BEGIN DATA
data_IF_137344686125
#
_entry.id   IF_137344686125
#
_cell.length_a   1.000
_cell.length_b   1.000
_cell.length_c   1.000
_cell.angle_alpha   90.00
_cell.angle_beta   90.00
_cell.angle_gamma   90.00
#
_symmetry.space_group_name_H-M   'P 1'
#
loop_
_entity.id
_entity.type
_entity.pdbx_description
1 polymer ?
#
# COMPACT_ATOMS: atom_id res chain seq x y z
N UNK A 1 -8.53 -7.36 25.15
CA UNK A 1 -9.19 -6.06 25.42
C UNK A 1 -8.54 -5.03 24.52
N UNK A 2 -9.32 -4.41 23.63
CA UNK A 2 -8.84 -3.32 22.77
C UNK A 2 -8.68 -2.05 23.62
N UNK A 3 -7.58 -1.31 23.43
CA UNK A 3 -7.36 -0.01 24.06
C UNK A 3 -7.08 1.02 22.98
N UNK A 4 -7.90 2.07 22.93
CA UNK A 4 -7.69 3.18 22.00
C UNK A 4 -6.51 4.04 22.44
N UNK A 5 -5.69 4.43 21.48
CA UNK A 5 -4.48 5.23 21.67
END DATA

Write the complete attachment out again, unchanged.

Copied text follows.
data_IF_137344686125
#
_entry.id   IF_137344686125
#
_cell.length_a   1.000
_cell.length_b   1.000
_cell.length_c   1.000
_cell.angle_alpha   90.00
_cell.angle_beta   90.00
_cell.angle_gamma   90.00
#
_symmetry.space_group_name_H-M   'P 1'
#
loop_
_entity.id
_entity.type
_entity.pdbx_description
1 polymer ?
#
# COMPACT_ATOMS: atom_id res chain seq x y z
N UNK A 1 -8.53 -7.36 25.15
CA UNK A 1 -9.19 -6.06 25.42
C UNK A 1 -8.54 -5.03 24.52
N UNK A 2 -9.32 -4.41 23.63
CA UNK A 2 -8.84 -3.32 22.77
C UNK A 2 -8.68 -2.05 23.62
N UNK A 3 -7.58 -1.31 23.43
CA UNK A 3 -7.36 -0.01 24.06
C UNK A 3 -7.08 1.02 22.98
N UNK A 4 -7.90 2.07 22.93
CA UNK A 4 -7.69 3.18 22.00
C UNK A 4 -6.51 4.04 22.44
N UNK A 5 -5.69 4.43 21.48
CA UNK A 5 -4.48 5.23 21.67